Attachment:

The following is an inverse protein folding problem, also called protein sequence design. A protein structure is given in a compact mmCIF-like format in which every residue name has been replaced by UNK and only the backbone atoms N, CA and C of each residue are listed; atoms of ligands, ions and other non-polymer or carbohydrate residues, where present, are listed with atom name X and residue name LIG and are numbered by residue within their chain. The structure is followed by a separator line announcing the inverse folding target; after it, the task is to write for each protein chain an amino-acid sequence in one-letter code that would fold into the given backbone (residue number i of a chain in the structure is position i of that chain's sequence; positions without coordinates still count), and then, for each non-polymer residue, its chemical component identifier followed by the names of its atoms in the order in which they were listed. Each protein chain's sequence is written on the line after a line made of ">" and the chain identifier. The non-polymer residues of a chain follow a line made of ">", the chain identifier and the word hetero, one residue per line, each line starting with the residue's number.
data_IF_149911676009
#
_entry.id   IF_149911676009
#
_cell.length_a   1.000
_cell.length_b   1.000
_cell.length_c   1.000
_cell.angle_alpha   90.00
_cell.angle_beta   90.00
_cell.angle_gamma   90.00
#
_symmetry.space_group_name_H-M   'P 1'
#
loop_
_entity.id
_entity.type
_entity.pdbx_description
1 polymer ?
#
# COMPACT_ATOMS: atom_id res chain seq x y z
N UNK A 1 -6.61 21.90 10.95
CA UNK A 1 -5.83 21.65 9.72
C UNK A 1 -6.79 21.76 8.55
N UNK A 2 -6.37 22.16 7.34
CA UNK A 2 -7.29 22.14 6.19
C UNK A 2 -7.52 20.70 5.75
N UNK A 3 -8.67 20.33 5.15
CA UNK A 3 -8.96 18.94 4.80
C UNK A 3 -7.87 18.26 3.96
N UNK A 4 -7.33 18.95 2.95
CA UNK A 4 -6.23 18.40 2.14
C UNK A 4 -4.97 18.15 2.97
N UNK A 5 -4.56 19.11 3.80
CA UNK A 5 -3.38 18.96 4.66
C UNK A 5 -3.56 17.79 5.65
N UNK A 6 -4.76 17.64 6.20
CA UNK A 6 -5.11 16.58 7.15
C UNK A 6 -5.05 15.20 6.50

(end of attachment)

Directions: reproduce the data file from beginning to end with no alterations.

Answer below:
The following is an inverse protein folding problem, also called protein sequence design. A protein structure is given in a compact mmCIF-like format in which every residue name has been replaced by UNK and only the backbone atoms N, CA and C of each residue are listed; atoms of ligands, ions and other non-polymer or carbohydrate residues, where present, are listed with atom name X and residue name LIG and are numbered by residue within their chain. The structure is followed by a separator line announcing the inverse folding target; after it, the task is to write for each protein chain an amino-acid sequence in one-letter code that would fold into the given backbone (residue number i of a chain in the structure is position i of that chain's sequence; positions without coordinates still count), and then, for each non-polymer residue, its chemical component identifier followed by the names of its atoms in the order in which they were listed. Each protein chain's sequence is written on the line after a line made of ">" and the chain identifier. The non-polymer residues of a chain follow a line made of ">", the chain identifier and the word hetero, one residue per line, each line starting with the residue's number.
data_IF_149911676009
#
_entry.id   IF_149911676009
#
_cell.length_a   1.000
_cell.length_b   1.000
_cell.length_c   1.000
_cell.angle_alpha   90.00
_cell.angle_beta   90.00
_cell.angle_gamma   90.00
#
_symmetry.space_group_name_H-M   'P 1'
#
loop_
_entity.id
_entity.type
_entity.pdbx_description
1 polymer ?
#
# COMPACT_ATOMS: atom_id res chain seq x y z
N UNK A 1 -6.61 21.90 10.95
CA UNK A 1 -5.83 21.65 9.72
C UNK A 1 -6.79 21.76 8.55
N UNK A 2 -6.37 22.16 7.34
CA UNK A 2 -7.29 22.14 6.19
C UNK A 2 -7.52 20.70 5.75
N UNK A 3 -8.67 20.33 5.15
CA UNK A 3 -8.96 18.94 4.80
C UNK A 3 -7.87 18.26 3.96
N UNK A 4 -7.33 18.95 2.95
CA UNK A 4 -6.23 18.40 2.14
C UNK A 4 -4.97 18.15 2.97
N UNK A 5 -4.56 19.11 3.80
CA UNK A 5 -3.38 18.96 4.66
C UNK A 5 -3.56 17.79 5.65
N UNK A 6 -4.76 17.64 6.20
CA UNK A 6 -5.11 16.58 7.15
C UNK A 6 -5.05 15.20 6.50